Jessamyn 37:49 denying the fact that like 90% of the world uses gooeys. And there's nothing wrong with that.
mathowie 37:55 These these things every like two years when I have to like reformat someone's website. And it's amazing when people send you like, an RTF file of the content of their site and the shit you have to do to clean it up to just what exactly it right. Yeah, this is super useful as a utility, like to put them all together.
Jessamyn 38:15 I mean, how much time do you guys spend in the GUI compared to the command line?
mathowie 38:18 Oh, God, I run to terminal once a week for eight minutes. Like,
Jessamyn 38:23 you know, I've used terminal more in the last six days because I'm talking around till the till the but other than that, like, never I go in and update my movie list by hand, because I don't know. But other than that, so at any rate, this post was fun, immediately derailed and turned into one of those metal filter fights you could really only have with middle aged nerds on the internet on metal filter.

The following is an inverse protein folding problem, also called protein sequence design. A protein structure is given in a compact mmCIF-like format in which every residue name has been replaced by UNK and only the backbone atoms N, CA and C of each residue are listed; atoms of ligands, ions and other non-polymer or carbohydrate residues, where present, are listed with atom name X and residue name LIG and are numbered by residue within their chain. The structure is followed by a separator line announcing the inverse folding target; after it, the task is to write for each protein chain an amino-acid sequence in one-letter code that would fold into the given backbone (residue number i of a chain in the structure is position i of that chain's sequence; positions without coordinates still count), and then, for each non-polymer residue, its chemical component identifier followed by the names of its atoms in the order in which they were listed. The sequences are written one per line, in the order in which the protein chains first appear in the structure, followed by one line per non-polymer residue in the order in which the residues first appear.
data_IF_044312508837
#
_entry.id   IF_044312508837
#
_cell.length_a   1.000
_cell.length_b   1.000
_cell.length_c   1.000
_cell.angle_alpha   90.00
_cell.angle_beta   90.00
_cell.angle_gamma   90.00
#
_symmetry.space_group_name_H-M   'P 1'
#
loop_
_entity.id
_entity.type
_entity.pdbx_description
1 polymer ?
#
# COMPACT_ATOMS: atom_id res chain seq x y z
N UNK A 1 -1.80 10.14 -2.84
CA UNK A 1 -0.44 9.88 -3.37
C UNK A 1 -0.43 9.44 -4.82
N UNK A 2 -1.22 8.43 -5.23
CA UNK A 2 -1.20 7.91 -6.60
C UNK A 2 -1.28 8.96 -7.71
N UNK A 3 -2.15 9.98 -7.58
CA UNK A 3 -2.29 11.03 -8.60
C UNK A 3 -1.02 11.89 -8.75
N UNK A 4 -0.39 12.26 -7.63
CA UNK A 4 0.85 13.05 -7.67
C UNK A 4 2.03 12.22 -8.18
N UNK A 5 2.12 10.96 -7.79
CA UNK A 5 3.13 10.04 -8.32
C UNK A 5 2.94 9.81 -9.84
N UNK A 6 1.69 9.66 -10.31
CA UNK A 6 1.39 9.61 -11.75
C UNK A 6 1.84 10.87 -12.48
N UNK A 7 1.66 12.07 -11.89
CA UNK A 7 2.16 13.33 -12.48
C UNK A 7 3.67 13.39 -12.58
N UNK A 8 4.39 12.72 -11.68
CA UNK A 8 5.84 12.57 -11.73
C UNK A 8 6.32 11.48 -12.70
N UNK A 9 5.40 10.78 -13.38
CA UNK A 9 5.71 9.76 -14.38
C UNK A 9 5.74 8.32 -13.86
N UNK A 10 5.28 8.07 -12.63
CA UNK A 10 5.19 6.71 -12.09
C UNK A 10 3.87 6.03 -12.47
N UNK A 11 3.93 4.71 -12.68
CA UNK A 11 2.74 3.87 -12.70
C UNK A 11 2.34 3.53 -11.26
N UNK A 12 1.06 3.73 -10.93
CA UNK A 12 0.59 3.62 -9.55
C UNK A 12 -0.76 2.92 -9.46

mathowie 38:48 So Josh explained to us randos what beer those are talking about, like, you can cut out your bash shell to do these things with like, like shortcuts or something like
Jessamyn 39:00 that. And then you take like three random letters, and it'll just do it all for you.
Cortex 39:05 Yeah, shell scripting is a long and proud tradition. going back decades
mathowie 39:11 input file, here's the action I want to take output file and it's like instant I'm sure there's websites that do this. Yeah, well, there's a bunch of little
Cortex 39:19 like, shell utilities like yeah, and yeah, you can piping in piping around stuff in shells, you could you could really build up kind of any little text filter you want fairly efficiently from just like a few passes through these things. If you know that like if you spend the time to really get to know how that stuff works. You can get a lot done and very few keystrokes
Jessamyn 39:44 lazy nerd thing because you learn it all once and then you set it running and then it just runs Yeah. Remember, you
mathowie 39:55 are Yeah, I was trying. I was up for hours in the middle of the night. The other night and I was trying to research a blogging a command line blogging app for the Tildy club. And I got to like the install docs
Jessamyn 40:07 up using speaking up.
Jessamyn 41:10 through the door, and then you just shut the door again. Because you're like, if this is what I have to do to do this, I'm just super not interested. I'm totally fine. Just so